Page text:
When Janet Davis, an artist and entrepreneur, bought the Job Kean property in Brookfield, Bonavista Bay, in 1995, she bought more than a neglected house and general store that sat vacant for 20 years.
In the attic of the house, she found a treasure trove of greeting cards that included 234 Christmas cards from the Kean family, many with handwritten notes dating back to as early as 1906.
The Kean family were known for their involvement in the seal fishery: Captain Job Kean was the nephew of Newfoundland’s most famous sealer, Captain Abram Kean. Job Kean was an active businessman in the community, owning eight sealing vessels and the general store that was the centre of commerce for the Brookfield area. Job Kean and his wife, Virtue Hann, built the store in 1890.
Today there is a new and thriving enterprise on the old Kean property. Ms. Davis, after lovingly restoring the shop to its former glory, operates the Norton’s Cove Studio in the award-winning heritage structure.
Ms. Davis donated the greeting cards to the Archives and Special Collections, Memorial University Libraries, in 2010. Despite the fact that the house and shop were in a state of disrepair with much neglect and vandalism, the intricate and delicate cards survived.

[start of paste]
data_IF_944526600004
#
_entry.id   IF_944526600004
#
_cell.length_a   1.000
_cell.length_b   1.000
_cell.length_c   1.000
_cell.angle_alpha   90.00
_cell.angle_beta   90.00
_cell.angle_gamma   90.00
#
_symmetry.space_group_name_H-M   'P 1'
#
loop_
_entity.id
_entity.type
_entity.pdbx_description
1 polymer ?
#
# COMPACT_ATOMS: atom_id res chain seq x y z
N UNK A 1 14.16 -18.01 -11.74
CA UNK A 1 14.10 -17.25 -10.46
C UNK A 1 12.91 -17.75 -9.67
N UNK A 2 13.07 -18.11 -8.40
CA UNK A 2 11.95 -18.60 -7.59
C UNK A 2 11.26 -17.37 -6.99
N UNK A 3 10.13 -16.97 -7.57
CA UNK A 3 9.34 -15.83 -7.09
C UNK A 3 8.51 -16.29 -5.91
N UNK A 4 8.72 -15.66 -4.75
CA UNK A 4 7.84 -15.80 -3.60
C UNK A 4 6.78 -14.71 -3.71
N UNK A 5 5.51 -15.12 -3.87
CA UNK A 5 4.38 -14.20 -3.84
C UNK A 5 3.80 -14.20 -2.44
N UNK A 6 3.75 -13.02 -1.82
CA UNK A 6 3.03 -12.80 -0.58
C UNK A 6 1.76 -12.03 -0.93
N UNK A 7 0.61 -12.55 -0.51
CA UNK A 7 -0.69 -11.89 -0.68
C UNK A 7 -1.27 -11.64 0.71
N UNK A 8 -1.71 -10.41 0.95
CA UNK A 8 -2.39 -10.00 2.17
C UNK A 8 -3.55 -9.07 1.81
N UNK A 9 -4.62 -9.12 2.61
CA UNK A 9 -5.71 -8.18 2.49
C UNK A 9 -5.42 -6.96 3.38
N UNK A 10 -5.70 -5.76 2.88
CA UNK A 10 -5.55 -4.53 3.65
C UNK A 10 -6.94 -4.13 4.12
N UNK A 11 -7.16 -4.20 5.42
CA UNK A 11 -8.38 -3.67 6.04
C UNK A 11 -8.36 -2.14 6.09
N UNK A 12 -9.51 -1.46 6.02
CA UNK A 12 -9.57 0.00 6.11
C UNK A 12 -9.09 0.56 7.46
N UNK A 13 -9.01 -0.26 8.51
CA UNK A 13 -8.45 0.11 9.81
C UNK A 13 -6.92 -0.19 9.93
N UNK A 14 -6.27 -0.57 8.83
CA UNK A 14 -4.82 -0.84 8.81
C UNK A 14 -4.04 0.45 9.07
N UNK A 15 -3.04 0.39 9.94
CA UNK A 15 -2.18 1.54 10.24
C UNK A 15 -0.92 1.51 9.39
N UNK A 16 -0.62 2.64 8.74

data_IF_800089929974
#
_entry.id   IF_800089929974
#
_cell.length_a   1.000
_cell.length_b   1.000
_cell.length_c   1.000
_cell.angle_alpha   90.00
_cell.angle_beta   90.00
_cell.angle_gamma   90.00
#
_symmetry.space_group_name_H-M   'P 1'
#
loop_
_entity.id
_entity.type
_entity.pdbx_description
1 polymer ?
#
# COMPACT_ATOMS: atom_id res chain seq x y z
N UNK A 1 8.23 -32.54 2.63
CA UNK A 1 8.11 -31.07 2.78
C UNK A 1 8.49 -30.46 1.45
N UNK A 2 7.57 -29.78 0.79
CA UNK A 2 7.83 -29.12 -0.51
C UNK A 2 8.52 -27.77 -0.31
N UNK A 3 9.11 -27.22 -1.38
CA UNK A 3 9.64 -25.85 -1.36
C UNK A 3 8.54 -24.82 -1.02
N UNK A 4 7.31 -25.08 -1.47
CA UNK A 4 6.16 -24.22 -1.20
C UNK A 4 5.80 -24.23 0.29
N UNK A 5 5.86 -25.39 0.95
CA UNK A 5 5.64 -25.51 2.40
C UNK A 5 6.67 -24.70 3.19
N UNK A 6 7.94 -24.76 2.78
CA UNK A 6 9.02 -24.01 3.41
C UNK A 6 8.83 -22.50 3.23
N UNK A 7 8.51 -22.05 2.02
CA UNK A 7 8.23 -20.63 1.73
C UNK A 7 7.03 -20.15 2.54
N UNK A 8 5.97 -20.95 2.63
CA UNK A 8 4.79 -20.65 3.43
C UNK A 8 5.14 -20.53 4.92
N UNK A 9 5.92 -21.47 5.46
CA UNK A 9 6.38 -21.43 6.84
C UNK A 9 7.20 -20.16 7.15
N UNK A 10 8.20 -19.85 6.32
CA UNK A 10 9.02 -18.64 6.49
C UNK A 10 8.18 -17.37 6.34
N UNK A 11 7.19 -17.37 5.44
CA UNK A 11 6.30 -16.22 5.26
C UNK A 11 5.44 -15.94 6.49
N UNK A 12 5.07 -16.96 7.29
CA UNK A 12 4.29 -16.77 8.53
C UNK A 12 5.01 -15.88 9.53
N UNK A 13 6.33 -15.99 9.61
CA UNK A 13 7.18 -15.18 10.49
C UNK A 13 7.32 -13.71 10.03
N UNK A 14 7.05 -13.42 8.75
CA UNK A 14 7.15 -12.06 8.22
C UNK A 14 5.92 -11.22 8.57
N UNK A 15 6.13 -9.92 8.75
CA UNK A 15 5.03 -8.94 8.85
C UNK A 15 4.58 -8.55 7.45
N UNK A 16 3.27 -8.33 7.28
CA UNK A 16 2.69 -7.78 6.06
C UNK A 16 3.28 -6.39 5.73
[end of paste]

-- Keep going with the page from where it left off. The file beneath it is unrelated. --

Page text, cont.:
They show the early Christmas card as a miniature art form. They feature vibrant colours, metallic inks, embossed and pierced paper, and fabric appliqué and die-cutting in elaborately shaped cards.
1/ Greetings from Magic Baking Powder
2/ With Sincere Christmas Greetings
3/ New Year
4/ A Very Merry Christmas
5/ May Christmas mirth wed New Year joy
6/ Calendar, 1908
7/ Calendar, 1913
“Some of the cards that really stand out for me are the ones from the war era,” said Ms. Davis.
“Job Kean’s son, Baxter, who was a private during the First World War, would send personalized cards describing all kinds of things going on in the war.”
Ms. Davis also creates her own original watercolour cards and has used some of the original designs as her inspiration.
“These cards existed from a time before there were roads, telephones and cars connecting communities.”
Some cards depict the symbols we now associate with Christmas cards, like winter scenes, holly, country churches and evergreens, but many do not. There are forget-me-nots and roses and many cards draw attention to general expressions of Christmas kindness.
“These cards existed from a time before there were roads, telephones and cars connecting communities,” said Linda White, archivist with Memorial University Libraries.
“So, people would send mail by boat and cards held important Christmas messages and represented ways for families to stay connected when they missed each other the most.”
Community and connection
In an age when holiday greetings can be emailed or cards can simply be sent by filling out an online form, the art of the Christmas card seems worth revisiting and celebrating as a reminder of the importance of community and connection in a noisy world.
You can view the entire collection of cards online or visit the reading room of the Archives and Special Collection in the Queen Elizabeth II Library.